Dolphins have local accents on either side of New Zealand

Regional accents aren’t just human: bottlenose dolphins have them, and new research shows they can be different even between two populations whose separation is not insurmountable.

The New Zealand accent is so distinctive that the national airline has made its incomprehensibility a hallmark of its advertising. However, that may not matter to the dolphins, who may have difficulty communicating with those living on the other side of the country. We don’t know for sure – maybe they’re just mocking each other mercilessly even though they know what’s being said – but they certainly sound very different.

Dr. Jessica Patiño-Pérez of Massey University recorded the whistles used by bottlenose dolphins on Great Barrier Island (GBI) off the north coast of New Zealand, Aotearoa. She received recordings from another population in Doubtful Sound (DS) near the southern tip of the South Island from Dr Marta Guerra of Otago University, which would be the local campus of the DS dolphins if dolphins went to university.

Patiño-Pérez worked with colleagues from her own university to analyze these and compare them with dolphins recorded around the world.

Dolphins are very talkative animals, using sounds to find food and maintain group cohesion. Whistles, with frequencies between 3,000 and 36,000 Hz and lasting up to four seconds, are just one of three types of sound used to talk to each other.

The local environment can influence whistling: dolphins that live in deeper water use lower sounds than dolphins that are more coastal and can afford the high-pitched sounds that cannot travel as far. Dolphins have so-called ‘signature whistles’, which are thought to be equivalent to their name, a way of identifying themselves with others in the group. The team ignored these and focused on the common whistles used by many or all group members.

It has already been established that dolphins use whistles to coordinate behavior, recognize each other and generally maintain harmony. That all depends on the ability to understand what a particular whistle means. If populations become isolated from each other long enough, it’s natural that their languages ​​will drift, just as human speech does.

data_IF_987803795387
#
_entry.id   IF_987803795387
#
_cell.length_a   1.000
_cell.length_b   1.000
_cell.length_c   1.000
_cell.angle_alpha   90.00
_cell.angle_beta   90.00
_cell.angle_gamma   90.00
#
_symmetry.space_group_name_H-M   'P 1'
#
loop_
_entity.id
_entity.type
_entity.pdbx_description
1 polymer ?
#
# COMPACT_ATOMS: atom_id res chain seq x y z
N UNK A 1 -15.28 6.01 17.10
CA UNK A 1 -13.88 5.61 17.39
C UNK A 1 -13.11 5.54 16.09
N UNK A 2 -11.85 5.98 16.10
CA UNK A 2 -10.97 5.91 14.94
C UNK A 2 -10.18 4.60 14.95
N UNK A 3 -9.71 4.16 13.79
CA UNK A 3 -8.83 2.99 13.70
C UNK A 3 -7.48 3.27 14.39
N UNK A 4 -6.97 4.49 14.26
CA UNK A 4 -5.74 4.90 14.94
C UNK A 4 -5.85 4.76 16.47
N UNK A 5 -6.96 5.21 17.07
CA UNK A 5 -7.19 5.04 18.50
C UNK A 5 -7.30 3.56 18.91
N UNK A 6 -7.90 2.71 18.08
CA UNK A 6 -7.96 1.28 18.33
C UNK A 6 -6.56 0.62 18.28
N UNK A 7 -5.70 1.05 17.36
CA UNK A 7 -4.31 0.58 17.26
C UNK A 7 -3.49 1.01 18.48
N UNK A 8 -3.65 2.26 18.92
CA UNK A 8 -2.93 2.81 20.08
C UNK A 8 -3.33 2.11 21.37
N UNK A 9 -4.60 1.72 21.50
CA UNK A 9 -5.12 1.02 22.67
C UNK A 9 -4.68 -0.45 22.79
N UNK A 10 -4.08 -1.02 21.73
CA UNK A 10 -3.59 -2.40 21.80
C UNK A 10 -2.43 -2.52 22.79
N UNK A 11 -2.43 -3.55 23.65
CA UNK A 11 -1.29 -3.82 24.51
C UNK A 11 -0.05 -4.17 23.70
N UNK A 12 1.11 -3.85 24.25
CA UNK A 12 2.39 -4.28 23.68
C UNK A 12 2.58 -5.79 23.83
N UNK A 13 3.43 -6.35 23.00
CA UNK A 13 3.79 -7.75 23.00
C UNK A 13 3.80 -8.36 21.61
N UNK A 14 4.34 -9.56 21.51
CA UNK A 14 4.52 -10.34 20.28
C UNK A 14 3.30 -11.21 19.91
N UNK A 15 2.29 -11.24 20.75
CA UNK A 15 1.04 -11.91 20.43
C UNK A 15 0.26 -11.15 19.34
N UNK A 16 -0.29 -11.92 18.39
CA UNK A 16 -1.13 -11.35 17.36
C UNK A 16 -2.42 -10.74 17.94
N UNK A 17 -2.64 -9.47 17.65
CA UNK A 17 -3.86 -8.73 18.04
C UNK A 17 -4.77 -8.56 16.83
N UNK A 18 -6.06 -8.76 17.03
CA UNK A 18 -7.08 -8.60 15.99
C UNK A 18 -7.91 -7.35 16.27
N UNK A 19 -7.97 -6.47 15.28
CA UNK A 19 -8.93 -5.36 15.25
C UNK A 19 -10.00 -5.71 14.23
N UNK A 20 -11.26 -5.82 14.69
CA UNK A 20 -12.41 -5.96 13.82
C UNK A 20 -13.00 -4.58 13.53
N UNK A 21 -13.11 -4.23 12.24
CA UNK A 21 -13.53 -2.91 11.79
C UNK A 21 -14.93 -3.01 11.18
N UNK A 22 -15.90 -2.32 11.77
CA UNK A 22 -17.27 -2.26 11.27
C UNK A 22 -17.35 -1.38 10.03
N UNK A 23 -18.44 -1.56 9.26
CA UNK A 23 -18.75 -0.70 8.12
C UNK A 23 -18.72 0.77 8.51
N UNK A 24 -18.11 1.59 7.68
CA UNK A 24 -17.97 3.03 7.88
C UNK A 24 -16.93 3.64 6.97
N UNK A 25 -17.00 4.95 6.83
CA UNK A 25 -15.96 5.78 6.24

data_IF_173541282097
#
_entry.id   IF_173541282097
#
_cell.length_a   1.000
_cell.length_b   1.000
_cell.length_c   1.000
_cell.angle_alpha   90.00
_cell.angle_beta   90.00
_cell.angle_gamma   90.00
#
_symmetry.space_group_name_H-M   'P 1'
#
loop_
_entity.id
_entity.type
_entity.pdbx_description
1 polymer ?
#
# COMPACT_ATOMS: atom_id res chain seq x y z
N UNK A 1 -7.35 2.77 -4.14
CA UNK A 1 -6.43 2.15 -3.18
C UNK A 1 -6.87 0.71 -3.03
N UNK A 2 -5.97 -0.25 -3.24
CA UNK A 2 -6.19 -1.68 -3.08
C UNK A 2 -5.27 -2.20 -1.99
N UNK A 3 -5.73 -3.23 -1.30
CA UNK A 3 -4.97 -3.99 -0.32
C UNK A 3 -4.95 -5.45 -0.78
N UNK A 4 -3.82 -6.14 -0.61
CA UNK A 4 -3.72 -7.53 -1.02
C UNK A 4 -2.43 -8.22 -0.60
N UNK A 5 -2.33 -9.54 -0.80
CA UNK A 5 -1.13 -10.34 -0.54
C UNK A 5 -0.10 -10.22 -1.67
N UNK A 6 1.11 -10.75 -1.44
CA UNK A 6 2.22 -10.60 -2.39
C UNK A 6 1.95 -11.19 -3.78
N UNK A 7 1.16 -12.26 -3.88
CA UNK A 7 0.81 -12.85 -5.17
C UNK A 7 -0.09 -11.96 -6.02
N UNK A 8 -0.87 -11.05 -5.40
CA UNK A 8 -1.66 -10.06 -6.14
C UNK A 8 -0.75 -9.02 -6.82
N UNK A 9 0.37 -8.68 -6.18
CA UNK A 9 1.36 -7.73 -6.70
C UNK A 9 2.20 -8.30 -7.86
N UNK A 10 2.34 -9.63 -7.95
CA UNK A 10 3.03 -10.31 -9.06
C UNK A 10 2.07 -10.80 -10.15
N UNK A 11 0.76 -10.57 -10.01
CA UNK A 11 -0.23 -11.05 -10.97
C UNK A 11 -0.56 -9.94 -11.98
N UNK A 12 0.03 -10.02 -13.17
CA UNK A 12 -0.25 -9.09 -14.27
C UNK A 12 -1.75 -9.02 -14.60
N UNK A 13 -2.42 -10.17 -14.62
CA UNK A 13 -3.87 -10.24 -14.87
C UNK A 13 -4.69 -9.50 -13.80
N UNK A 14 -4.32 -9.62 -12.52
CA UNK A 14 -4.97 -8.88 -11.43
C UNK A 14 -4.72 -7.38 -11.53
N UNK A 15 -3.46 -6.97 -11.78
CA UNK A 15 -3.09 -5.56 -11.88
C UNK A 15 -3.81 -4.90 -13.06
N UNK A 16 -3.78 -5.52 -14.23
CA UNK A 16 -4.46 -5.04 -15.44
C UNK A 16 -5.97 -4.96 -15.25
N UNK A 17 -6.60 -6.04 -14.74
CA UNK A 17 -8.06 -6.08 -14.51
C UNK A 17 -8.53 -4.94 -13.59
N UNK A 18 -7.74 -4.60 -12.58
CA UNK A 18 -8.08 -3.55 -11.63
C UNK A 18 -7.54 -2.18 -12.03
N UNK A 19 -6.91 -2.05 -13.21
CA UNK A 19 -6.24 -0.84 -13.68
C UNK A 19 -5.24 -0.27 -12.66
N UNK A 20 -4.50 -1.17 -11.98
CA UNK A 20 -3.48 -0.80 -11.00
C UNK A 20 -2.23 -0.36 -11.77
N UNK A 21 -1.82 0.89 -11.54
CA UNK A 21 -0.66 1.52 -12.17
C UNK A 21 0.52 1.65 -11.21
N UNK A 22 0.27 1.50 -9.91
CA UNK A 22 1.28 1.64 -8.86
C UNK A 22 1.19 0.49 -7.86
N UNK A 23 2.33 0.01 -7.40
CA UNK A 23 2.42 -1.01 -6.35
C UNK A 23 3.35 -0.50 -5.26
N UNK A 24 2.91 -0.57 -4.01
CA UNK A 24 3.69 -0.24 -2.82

What we don’t know, however, is how long it will take before this reaches the point where different groups of dolphins can no longer understand each other. Genetically, the GBI and DS populations are known to be largely different, so it appears they haven’t mixed much in a long time.

This is certainly reflected in their communication: whistle contour, duration and final frequency vary widely between the two groups. The sounds the team recorded are so different that computer programs can identify with 90 percent accuracy which population the whistles come from. “The main differences were the contours of the whistle type, duration and final frequency,” the authors write.

“Whistles from DS had a longer duration and had more inflection points than whistles from GBI,” the authors write. “On a global scale, the acoustic parameters of New Zealand population whistles clustered with populations in the Northern Hemisphere, rather than with those in the Southern Hemisphere.” Perhaps Aotearoa’s waters were colonized along with its lands by imports from the north.

Curiously, despite living in shallower waters, GBI dolphins are the ones that use lower frequencies, although the vocal ranges of most populations overlap. The authors speculate that the DS dolphins may have changed their tune in response to the number of boats at the popular tourist spot.

We still don’t know whether bottlenose dolphins from one population could understand a member of the other population if it came into their territory, or whether they would just joke about it for whustlun stringe. However, it is possible that mutual misunderstanding will increase geographical divisions. There is no point in making contact with a strange dolphin if he does not understand what you are saying.

The research has been published open access in the New Zealand Journal of Zoology.

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